The Literature Windshield

If you have never done this, then give it a try. Find a stretch of road without any oncoming traffic and while moving the speed limit, look AT the windshield. Now, no cheating. This will only take a second. Don’t look through the windshield, look at it. It might even help to find a specific spot to look at.

A normal reaction would be panic! If you don’t feel panic, try it with oncoming traffic (no, not really – don’t try this. Just imagine that there are cars coming at you!) There is an immediate sense that you have lost control of this moving vehicle, that you have no idea what’s coming at you from any direction, because you’re looking AT the very thing that is intended to be looked through. It doesn’t matter if the horizon is bursting with the joy of a purple-mountain sunset or the splashing of a trout filled stream. You don’t see any of that if you’re looking at the windshield instead of through it.

But the windshield is helpful. It allows us to take in all the beauty before us, without the worry of bugs in our teeth or flying objects in our face or wind-ravaged hair. It is a tool best used when considered invisible.

If you have never done this, then give it a try. Become so familiar with the elements of the small group lesson, that you don’t look at the material the entire time. You look through the material at the eyes of the people in your group. You listen through the material to their responses to the questions and their dialogue with one another. You react and respond to the life around you rather than to the next question or activity in the lesson. Here is the splashing of trout and the burst of sunlight that we all crave in our small groups. It doesn’t exist in the windshield; it is on the other side.

Now let me quickly say that the material you choose to use is indeed vital. It can keep the bugs out of your meeting; stop frustrated members from flying in your face, and keep from blowing people away. The material gives you a plan, a way to see and get to the beauty of the group. But let’s stop pointing at the windshield, and point to the beauty beyond.

Many small group leaders are afraid of losing control of their “vehicle.” While God’s Word and relationships are the stuff of life change – the beauty of his creation – we often point at spots on the windshield rather than taking in all that is available in the group. It happens like this:

  • “The first question in the material is….”
  • “We need to get back to the lesson…”
  • “Everybody turn to page 14 for an activity…”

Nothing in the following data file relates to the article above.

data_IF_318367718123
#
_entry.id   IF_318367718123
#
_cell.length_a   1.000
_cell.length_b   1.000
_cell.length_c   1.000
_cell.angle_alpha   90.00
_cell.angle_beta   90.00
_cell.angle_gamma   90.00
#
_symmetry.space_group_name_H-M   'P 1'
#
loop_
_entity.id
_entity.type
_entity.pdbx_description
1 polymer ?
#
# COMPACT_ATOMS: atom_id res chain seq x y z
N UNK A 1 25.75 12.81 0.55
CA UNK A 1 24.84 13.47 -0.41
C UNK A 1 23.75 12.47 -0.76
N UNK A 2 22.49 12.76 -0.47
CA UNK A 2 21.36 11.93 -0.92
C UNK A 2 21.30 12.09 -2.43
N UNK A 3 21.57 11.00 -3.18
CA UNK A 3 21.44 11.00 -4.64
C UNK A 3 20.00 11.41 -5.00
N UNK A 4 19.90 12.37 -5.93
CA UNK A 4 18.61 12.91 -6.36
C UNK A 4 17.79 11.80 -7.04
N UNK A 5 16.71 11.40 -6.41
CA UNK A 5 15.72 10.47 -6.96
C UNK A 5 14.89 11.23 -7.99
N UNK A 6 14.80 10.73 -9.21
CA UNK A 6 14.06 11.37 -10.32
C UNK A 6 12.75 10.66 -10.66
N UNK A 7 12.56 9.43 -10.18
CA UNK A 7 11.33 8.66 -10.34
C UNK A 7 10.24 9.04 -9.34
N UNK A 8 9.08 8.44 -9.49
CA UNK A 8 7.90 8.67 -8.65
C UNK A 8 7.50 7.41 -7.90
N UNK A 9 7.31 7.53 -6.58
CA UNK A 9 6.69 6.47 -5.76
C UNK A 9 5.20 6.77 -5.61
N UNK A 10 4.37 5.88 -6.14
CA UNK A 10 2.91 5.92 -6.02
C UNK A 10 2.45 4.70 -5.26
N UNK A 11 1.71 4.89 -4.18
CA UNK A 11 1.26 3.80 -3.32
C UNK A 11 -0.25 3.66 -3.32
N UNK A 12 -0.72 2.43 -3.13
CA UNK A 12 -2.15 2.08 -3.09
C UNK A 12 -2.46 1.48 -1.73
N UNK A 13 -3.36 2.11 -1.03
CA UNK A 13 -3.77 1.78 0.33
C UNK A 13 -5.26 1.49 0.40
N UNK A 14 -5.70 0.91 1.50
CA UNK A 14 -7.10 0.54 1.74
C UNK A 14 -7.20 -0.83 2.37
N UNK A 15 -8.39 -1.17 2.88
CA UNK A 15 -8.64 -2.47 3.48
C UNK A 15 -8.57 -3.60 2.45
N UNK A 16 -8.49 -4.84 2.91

These statements (and subsequent page flipping in the material) tell the group participants that the material wants to know that they think; the lesson is interested in their response.

Can you sense the difference in these questions?

  • “Let me ask you a question…”
  • “Let’s relate that thought back to the passage…”
  • “Let’s try something together…”

 

Questions like these are generated by familiarity with the scope and sequence of the lesson elements. But the difference is that the material is “invisible” to the discussion. Eye to eye and ear to ear, participants can grow together with each other and with God.

 

Try this in preparation for your next small group session:

  1. Write down your questions and activities in the order they should occur.
  2. Re-write this list in short-hand and abbreviations. After all, you are the only one that needs to know what the abbreviations mean.
  3. Re-write the list on a sticky note using only one or two words (OK, use 3 or 4 if you need to) for each question or step. By the time of this third draft, you should be able to just glance at a phrase and know what to ask or do. (Writing a list 3 times like this will make you very familiar with the content and sequence. However, you may find you can skip step 2 once you become comfortable with this process. )
  4. Place this sticky note in your Bible next to the passage you will study.

When the study begins, just glance at your sticky note and you will be reminded of the ice-breaker/opening question you have planned. But look at their eyes, listen to their words. Let them know that you want to know what they think and feel. While the group is responding to your question, just glance again at your list, and you’ll know what comes next. And you won’t have to juggle two books in your lap!

Bonus: In being comfortable in what comes next, you will often be able to sense the exact time to move naturally on to the next step. You’ll be able to say something like, “That’s a great question! Let’s try something to see what we can learn about that.” Natural transitions and good eye contact communicate volumes to your group as to what kind of listener you are.

Lead them to the beauty of the relationships in the group. Use your small group material. Use it well. Use it as a windshield.

 

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